We are please to introduce our new executive director, Amy Petrie.
Steven Paul, her predecessor, helped us tremendously, as we worked to sustain and grow our downtown support. As he moves onto his new role, we thank him for his dedication to our wonderful downtown district.
New Beginnings Inspired by Our Past —
Amy Petrie grew up fascinated by the history and culture of Bridgeton. ‘My belief is that if people are able to personally connect to history, then they’ll feel a greater connection and appreciation of the area. That is why I make it a point to drive our local youth around Bridgeton and tell them the history of Ivy Hall, Cumberland Nail and Iron Works, the Freedom Trail, Oberlin Smith, Jeremiah Buck, and the local history that has shaped our community and the world. I want them to understand that Bridgeton has always been a town of invention, inspiration, and reinvention — and will continue on with that same spirit. I even throw in the story of Roadstown native, Charles Elmer Hires, the inventor of root beer, as it is my favorite soft drink, plus there’s a reliability to it.’
Amy, a Bridgeton native, recently moved back to town, with her husband and three children, after being offered a position directing the New AmeriCorps program, based in our downtown. She has always felt that she belonged in Bridgeton and ‘doing great things’ for her community. Through that program, Amy reconnected with the downtown she grew up frequenting while connecting with new people which has renewed her dedication to her hometown. Her crew hosted many cleanups, mentored many inspiring youth, supported many local organizations and initiatives, and painted the mural on the iconic Laurel Theater.
In addition to her stint as the Program Director for AmeriCorps, Amy founded a social-educational organization, South Jersey Adventures in 2015, inspired by Bridgeton’s diverse history and landscape. ‘I wanted people to slow down and look deeper at what they drive past- the history, the adventures, the uniqueness — it’s right there if you actually take a look.’ In 2016, Amy formed her small business, South Jersey Made, to provide free promotion for small business and artists in South Jersey. She also hosts festivals and pop-up events, giving South Jersey only artists and makers and platform on their home turf. Both are going strong, but her true focus is her hometown.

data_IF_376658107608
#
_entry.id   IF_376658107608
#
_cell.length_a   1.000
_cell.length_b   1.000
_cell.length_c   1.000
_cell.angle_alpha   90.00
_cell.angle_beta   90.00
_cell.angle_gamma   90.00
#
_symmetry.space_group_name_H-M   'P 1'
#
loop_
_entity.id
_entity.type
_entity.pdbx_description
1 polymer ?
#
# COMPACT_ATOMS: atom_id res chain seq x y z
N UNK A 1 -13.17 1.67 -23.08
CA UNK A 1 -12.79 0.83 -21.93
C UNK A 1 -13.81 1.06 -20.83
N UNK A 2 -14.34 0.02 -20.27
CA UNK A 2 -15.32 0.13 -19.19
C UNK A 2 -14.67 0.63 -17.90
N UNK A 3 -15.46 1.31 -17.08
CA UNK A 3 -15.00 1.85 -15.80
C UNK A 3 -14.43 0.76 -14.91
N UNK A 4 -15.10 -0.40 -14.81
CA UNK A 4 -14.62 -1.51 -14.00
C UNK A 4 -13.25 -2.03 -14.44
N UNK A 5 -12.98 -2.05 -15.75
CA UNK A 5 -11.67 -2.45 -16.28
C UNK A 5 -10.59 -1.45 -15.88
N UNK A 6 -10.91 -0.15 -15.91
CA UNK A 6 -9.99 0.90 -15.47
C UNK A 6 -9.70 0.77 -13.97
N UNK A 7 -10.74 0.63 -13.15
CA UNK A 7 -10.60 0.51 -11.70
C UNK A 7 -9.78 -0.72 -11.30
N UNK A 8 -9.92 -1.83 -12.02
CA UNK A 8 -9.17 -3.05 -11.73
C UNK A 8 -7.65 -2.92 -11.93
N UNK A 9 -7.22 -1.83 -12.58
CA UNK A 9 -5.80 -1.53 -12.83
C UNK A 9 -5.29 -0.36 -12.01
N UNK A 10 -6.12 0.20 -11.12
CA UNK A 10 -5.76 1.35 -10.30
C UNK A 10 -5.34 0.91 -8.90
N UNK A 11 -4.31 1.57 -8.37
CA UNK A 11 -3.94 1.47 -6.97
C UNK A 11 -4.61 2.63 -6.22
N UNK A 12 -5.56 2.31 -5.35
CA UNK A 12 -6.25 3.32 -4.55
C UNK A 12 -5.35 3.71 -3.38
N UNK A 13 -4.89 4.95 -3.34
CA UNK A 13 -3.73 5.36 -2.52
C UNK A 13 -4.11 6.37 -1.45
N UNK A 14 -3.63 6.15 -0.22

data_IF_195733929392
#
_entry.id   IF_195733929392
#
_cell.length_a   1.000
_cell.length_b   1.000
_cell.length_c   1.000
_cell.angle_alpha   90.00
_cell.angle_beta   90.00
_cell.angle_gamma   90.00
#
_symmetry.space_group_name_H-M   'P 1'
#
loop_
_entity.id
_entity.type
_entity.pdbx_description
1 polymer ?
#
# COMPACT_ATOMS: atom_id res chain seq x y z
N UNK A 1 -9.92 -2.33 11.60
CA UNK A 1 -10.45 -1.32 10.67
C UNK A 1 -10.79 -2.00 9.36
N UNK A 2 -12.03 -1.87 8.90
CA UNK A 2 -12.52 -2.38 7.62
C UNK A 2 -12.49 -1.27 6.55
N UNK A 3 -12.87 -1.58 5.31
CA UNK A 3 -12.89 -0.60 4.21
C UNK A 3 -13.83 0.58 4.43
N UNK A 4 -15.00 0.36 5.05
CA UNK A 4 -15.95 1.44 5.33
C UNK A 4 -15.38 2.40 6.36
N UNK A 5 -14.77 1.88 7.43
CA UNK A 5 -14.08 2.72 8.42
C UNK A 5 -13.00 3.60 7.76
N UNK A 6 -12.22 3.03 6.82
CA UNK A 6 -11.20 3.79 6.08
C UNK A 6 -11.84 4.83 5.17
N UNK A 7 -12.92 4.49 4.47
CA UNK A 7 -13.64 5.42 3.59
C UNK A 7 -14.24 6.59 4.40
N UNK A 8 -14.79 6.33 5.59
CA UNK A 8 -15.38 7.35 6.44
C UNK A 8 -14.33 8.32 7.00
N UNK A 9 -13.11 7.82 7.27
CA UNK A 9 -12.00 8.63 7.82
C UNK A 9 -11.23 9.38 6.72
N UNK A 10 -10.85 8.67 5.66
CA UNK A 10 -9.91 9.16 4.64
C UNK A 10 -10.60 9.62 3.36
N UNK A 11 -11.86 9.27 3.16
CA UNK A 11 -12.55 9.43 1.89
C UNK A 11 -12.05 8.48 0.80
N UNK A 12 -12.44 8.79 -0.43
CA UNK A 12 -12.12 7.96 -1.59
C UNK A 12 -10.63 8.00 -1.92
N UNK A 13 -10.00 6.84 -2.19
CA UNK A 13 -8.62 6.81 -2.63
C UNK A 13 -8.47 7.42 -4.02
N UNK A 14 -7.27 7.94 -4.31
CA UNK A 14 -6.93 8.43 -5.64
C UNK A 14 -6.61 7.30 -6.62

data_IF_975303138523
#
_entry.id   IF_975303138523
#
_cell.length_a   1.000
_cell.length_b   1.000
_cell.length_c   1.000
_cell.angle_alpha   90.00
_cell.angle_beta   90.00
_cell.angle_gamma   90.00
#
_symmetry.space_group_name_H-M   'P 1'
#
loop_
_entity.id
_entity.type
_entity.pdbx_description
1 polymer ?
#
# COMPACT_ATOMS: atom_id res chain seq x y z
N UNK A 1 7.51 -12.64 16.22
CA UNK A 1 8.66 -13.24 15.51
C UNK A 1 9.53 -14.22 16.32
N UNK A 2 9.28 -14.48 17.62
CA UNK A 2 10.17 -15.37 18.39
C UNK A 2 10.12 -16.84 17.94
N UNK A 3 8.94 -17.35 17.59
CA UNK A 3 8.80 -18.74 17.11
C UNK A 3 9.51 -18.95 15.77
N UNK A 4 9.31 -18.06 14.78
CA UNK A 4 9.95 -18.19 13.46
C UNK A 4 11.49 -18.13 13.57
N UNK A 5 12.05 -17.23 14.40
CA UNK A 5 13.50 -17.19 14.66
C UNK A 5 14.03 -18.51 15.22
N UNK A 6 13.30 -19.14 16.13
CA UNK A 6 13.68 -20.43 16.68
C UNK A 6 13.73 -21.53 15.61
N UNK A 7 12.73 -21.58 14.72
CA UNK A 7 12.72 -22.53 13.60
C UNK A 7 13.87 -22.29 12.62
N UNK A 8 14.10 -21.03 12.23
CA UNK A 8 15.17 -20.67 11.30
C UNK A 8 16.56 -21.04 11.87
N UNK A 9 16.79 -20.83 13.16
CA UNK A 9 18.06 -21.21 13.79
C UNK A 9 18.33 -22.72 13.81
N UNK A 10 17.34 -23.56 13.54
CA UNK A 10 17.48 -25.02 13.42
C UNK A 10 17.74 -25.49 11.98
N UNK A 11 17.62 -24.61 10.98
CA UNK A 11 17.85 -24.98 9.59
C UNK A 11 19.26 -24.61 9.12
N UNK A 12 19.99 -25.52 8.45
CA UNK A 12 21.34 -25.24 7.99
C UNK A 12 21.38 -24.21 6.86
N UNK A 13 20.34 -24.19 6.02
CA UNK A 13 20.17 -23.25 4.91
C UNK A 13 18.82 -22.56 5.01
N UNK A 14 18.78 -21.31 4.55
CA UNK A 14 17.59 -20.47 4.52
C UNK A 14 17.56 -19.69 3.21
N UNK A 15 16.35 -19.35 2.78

Amy also serves on the board for Cohansey Area Watershed Association and the Bridgeton City Zoning Board.
Dream Come True —
Having her office in the historic Sheppard House is a dream come true for Amy. ‘The building, built in 1791, overlooking the park and downtown district, is a perfect metaphor for this city. It has been many things — a prestigious and very progressive school for young women, a sanitarium (which my father tells stories of visiting patients as a Cub Scout), and a restaurant for many years before sitting vacant and seemingly forgotten — but ultimately was brought back because of people who cared. I’m honored to be sitting atop of Commerce Street Hill, in a building that as seen so many of Bridgeton’s stories, working to bring back the city that I care so deeply for.”
Dedication, Revitalized —
With Amy’s passion for her town, a town that she describes as making her the ‘savvy, scrappy, and dedicated person’ that she is, Amy brings a new energy to Bridgeton Main Street Association. Her focus is on bridging the nostalgia of the past with the merchants of today and the future. ‘One of my favorite memories of the downtown district, was walking the sidewalk sales and car shows. I’d like to bring back the essence of those times while fusing them with the beautiful and diverse cultures of today.’
Amy’s plan for Bridgeton Main Street Association is twofold; support of the merchants and shining a spotlight on the unique authenticity of the district. ‘We offer aspects many other downtown districts do not. We have diverse flavors, architecture, history, and nostalgia. We should be rallying, not knocking that. There’s real value there, not just potential.’
Amy is excited to serve her town, as it has served her, and create opportunity and support for those who call Bridgeton home. With her experience in marketing and small business, combined with her passion of local history and art, Amy hopes to renew the love of the downtown district and change the perception.
She plans on hosting small events to bring our community back into the heart of our city, in hopes that they will enjoy the downtown and realize that the accessibility and walkability of yesteryear is still quite there.
‘We should be supporting the dreams and ambitions of our merchants, as these are our neighbors. Their children are our future. We have to bring back the culture of supporting local business in our downtown. If we want our merchants to invest in their storefronts and our city, we have to first make them feel a part of it and allow them the opportunity to fuse their culture with ours.’